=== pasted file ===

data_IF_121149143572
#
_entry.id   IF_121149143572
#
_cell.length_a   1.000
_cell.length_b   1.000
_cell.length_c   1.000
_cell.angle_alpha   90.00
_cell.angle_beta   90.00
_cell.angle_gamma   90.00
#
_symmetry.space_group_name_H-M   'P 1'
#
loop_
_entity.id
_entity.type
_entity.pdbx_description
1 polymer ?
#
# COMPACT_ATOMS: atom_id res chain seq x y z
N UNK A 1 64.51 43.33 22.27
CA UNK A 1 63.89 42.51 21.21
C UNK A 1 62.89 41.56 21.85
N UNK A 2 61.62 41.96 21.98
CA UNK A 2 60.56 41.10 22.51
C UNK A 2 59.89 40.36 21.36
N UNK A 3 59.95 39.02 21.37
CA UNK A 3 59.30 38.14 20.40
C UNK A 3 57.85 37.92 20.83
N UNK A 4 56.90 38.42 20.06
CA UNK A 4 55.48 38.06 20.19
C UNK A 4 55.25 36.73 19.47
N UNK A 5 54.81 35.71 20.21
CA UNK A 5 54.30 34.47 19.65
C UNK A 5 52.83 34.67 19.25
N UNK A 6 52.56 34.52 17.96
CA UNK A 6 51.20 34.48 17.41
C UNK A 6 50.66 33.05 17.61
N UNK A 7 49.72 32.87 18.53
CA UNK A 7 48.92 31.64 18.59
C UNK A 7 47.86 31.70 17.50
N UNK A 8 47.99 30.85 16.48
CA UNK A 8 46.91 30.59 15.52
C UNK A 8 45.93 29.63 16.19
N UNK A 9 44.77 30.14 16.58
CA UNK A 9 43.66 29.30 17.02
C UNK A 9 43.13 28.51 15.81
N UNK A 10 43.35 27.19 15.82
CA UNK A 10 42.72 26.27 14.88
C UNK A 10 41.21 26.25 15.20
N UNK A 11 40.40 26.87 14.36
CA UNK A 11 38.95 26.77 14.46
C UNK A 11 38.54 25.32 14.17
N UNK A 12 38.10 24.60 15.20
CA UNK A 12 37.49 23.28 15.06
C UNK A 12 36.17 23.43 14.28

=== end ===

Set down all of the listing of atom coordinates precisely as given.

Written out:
data_IF_121149143572
#
_entry.id   IF_121149143572
#
_cell.length_a   1.000
_cell.length_b   1.000
_cell.length_c   1.000
_cell.angle_alpha   90.00
_cell.angle_beta   90.00
_cell.angle_gamma   90.00
#
_symmetry.space_group_name_H-M   'P 1'
#
loop_
_entity.id
_entity.type
_entity.pdbx_description
1 polymer ?
#
# COMPACT_ATOMS: atom_id res chain seq x y z
N UNK A 1 64.51 43.33 22.27
CA UNK A 1 63.89 42.51 21.21
C UNK A 1 62.89 41.56 21.85
N UNK A 2 61.62 41.96 21.98
CA UNK A 2 60.56 41.10 22.51
C UNK A 2 59.89 40.36 21.36
N UNK A 3 59.95 39.02 21.37
CA UNK A 3 59.30 38.14 20.40
C UNK A 3 57.85 37.92 20.83
N UNK A 4 56.90 38.42 20.06
CA UNK A 4 55.48 38.06 20.19
C UNK A 4 55.25 36.73 19.47
N UNK A 5 54.81 35.71 20.21
CA UNK A 5 54.30 34.47 19.65
C UNK A 5 52.83 34.67 19.25
N UNK A 6 52.56 34.52 17.96
CA UNK A 6 51.20 34.48 17.41
C UNK A 6 50.66 33.05 17.61
N UNK A 7 49.72 32.87 18.53
CA UNK A 7 48.92 31.64 18.59
C UNK A 7 47.86 31.70 17.50
N UNK A 8 47.99 30.85 16.48
CA UNK A 8 46.91 30.59 15.52
C UNK A 8 45.93 29.63 16.19
N UNK A 9 44.77 30.14 16.58
CA UNK A 9 43.66 29.30 17.02
C UNK A 9 43.13 28.51 15.81
N UNK A 10 43.35 27.19 15.82
CA UNK A 10 42.72 26.27 14.88
C UNK A 10 41.21 26.25 15.20
N UNK A 11 40.40 26.87 14.36
CA UNK A 11 38.95 26.77 14.46
C UNK A 11 38.54 25.32 14.17
N UNK A 12 38.10 24.60 15.20
CA UNK A 12 37.49 23.28 15.06
C UNK A 12 36.17 23.43 14.28